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Please use this identifier to cite or link to this item: http://hdl.handle.net/10023/2008
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Title: Comparing pre- and post-construction distributions of long-tailed ducks Clangula hyemalis in and around the Nysted offshore wind farm, Denmark : a quasi-designed experiment accounting for imperfect detection, local surface features and autocorrelation
Authors: Petersen, Ib Krag
MacKenzie, Monique Lea
Rexstad, Eric
Wisz, Mary S.
Fox, Anthony D.
Keywords: Aerial surveys
Distance sampling
Environmental impact assessment
Feeding desities
Generalized additive models
Parametric bootstrap
Spatially-adaptive model
Generalized estimating equations
Seaducks
Spatial autocorrelation
Temporal autocorrelation
QA Mathematics
QH Natural history
QL Zoology
Issue Date: 2011
Citation: Petersen , I K , MacKenzie , M L , Rexstad , E , Wisz , M S & Fox , A D 2011 , Comparing pre- and post-construction distributions of long-tailed ducks Clangula hyemalis in and around the Nysted offshore wind farm, Denmark : a quasi-designed experiment accounting for imperfect detection, local surface features and autocorrelation . CREEM Technical Report , no. 2011-1 , University of St Andrews .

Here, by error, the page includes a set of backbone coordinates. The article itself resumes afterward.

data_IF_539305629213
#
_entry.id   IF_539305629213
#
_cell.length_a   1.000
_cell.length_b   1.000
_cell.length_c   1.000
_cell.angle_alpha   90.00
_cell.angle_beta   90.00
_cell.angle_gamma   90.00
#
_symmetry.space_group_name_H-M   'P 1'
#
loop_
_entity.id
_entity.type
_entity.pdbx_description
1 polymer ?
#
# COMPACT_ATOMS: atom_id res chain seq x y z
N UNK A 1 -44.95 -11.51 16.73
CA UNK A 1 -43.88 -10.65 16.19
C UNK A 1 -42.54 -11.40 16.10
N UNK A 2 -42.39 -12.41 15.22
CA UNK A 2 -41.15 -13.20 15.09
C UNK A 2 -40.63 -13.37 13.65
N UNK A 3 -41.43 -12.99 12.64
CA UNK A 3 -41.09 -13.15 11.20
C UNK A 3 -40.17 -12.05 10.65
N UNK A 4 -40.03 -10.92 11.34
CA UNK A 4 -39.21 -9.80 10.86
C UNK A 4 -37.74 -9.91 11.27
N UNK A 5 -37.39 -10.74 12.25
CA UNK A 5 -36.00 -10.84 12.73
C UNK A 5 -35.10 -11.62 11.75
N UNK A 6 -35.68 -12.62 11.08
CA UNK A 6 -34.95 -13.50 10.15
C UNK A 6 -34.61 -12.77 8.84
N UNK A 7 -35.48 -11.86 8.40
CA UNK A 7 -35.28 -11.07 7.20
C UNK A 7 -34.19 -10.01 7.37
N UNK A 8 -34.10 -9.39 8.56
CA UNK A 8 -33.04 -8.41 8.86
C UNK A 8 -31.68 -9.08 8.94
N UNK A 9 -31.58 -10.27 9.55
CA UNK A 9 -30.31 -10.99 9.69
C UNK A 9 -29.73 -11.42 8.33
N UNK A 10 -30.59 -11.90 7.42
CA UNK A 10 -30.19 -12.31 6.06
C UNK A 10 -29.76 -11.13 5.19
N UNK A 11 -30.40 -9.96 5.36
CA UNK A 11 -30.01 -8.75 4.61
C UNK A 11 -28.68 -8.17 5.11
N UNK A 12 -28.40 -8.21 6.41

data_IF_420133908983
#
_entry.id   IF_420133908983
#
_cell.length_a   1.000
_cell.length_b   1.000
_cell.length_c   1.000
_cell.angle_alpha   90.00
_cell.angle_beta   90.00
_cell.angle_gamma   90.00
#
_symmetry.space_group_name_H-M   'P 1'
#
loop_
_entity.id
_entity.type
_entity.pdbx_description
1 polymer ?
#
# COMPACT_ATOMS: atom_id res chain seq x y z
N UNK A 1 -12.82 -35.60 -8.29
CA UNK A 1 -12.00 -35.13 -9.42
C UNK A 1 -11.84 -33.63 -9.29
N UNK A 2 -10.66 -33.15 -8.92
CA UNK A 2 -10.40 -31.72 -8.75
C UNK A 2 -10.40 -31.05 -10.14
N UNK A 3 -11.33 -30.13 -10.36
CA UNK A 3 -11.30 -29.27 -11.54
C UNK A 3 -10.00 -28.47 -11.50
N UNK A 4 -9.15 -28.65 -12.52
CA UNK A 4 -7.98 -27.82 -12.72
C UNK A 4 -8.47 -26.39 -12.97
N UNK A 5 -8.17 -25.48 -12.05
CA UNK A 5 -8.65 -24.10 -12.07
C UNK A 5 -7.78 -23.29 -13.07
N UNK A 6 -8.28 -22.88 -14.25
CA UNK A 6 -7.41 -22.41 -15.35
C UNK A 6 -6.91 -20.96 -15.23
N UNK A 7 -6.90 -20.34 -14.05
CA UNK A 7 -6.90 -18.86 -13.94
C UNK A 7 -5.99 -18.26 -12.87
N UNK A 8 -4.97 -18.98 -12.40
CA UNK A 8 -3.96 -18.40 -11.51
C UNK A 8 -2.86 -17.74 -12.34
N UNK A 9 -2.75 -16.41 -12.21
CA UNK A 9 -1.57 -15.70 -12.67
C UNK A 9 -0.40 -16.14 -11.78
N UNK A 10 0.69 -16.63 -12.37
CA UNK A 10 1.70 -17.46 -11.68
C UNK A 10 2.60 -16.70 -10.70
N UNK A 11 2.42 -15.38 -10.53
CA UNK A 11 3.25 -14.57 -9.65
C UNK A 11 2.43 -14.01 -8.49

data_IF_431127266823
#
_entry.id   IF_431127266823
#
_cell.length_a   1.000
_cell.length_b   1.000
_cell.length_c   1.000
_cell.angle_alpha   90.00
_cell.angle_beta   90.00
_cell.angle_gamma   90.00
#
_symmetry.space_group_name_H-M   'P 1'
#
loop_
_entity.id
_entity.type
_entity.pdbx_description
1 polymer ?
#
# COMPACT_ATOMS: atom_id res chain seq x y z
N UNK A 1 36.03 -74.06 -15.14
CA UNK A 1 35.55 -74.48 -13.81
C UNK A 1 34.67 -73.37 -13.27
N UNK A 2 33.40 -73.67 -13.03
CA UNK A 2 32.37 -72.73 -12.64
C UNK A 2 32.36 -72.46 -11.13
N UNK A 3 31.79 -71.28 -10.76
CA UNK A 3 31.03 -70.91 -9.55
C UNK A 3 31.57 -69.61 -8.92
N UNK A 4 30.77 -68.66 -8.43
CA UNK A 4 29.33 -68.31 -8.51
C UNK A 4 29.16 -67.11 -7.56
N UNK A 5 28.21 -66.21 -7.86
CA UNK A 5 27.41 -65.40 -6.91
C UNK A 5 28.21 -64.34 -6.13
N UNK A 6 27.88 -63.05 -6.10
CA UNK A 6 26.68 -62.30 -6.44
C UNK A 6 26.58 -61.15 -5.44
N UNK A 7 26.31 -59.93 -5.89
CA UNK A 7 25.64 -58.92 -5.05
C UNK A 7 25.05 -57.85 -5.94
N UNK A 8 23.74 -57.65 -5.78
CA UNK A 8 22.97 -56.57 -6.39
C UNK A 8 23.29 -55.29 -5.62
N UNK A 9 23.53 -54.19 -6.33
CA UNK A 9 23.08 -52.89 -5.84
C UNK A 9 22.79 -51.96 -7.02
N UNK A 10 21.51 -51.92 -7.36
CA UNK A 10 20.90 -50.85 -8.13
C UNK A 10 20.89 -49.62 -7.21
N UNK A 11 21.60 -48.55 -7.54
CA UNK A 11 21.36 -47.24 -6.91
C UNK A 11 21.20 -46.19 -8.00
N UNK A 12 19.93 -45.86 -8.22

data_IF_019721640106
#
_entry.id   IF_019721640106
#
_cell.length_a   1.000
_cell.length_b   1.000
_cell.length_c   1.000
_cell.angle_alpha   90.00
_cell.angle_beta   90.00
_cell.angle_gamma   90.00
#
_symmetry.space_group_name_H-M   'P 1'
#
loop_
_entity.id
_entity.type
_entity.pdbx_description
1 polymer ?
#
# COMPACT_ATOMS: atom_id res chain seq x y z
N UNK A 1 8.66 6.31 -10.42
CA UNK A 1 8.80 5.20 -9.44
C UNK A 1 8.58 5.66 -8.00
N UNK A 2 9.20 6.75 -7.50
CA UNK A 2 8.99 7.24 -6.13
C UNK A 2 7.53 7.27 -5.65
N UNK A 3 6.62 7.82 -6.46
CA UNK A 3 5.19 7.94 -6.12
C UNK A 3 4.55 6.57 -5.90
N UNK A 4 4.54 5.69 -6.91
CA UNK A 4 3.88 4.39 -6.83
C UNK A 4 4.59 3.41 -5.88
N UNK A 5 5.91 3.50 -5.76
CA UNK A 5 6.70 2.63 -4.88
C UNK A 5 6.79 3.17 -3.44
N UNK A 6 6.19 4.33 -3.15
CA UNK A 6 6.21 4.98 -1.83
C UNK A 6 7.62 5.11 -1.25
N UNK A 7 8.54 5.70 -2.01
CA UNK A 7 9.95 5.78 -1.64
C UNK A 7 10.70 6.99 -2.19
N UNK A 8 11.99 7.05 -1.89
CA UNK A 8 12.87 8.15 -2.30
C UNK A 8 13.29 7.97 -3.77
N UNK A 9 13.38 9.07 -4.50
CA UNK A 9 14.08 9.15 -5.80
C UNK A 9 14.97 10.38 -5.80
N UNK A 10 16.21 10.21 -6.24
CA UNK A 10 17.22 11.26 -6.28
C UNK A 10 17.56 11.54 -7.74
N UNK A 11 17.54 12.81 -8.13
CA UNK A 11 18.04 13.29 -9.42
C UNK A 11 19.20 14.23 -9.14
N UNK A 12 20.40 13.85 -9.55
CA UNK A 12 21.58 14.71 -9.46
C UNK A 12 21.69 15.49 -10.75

Series/Report no.: CREEM Technical Report
Abstract: We report a novel technique to model abundance patterns of wintering seaducks in relation to the construction of an offshore wind farm (OWF) based on seven years of aerial survey transect data. Distance sampling was used to estimate seaduck densities adjusted for covariates affecting detection probabilities. A generalized additive model (GAM) generated seaduck densities in sampling units in relation to spatially explicit covariates, using bootstrapping to account for uncertainties in both processes. Generalized estimating equations generated precision measures for the GAM robust to spatial and temporal autocorrelation. Comparison of pre- and post-construction model generated surfaces showed significant reductions in long-tailed duck numbers only within the OWF (despite the fact that the model was uninformed about the OWF location), although the absolute numbers involved were trivial in a flyway population context. This method provides quantification of distributional effects on organisms over a gradient in space and time that offers an alternative to Before-After/Control-Impact designs in environmental impact assessment.
Version: Postprint
URI: http://hdl.handle.net/10023/2008
Type: Report
Publisher: University of St Andrews
Appears in Collections:University of St Andrews Research
Mathematics & Statistics Research
Centre for Research into Ecological & Environmental Modelling (CREEM) Research



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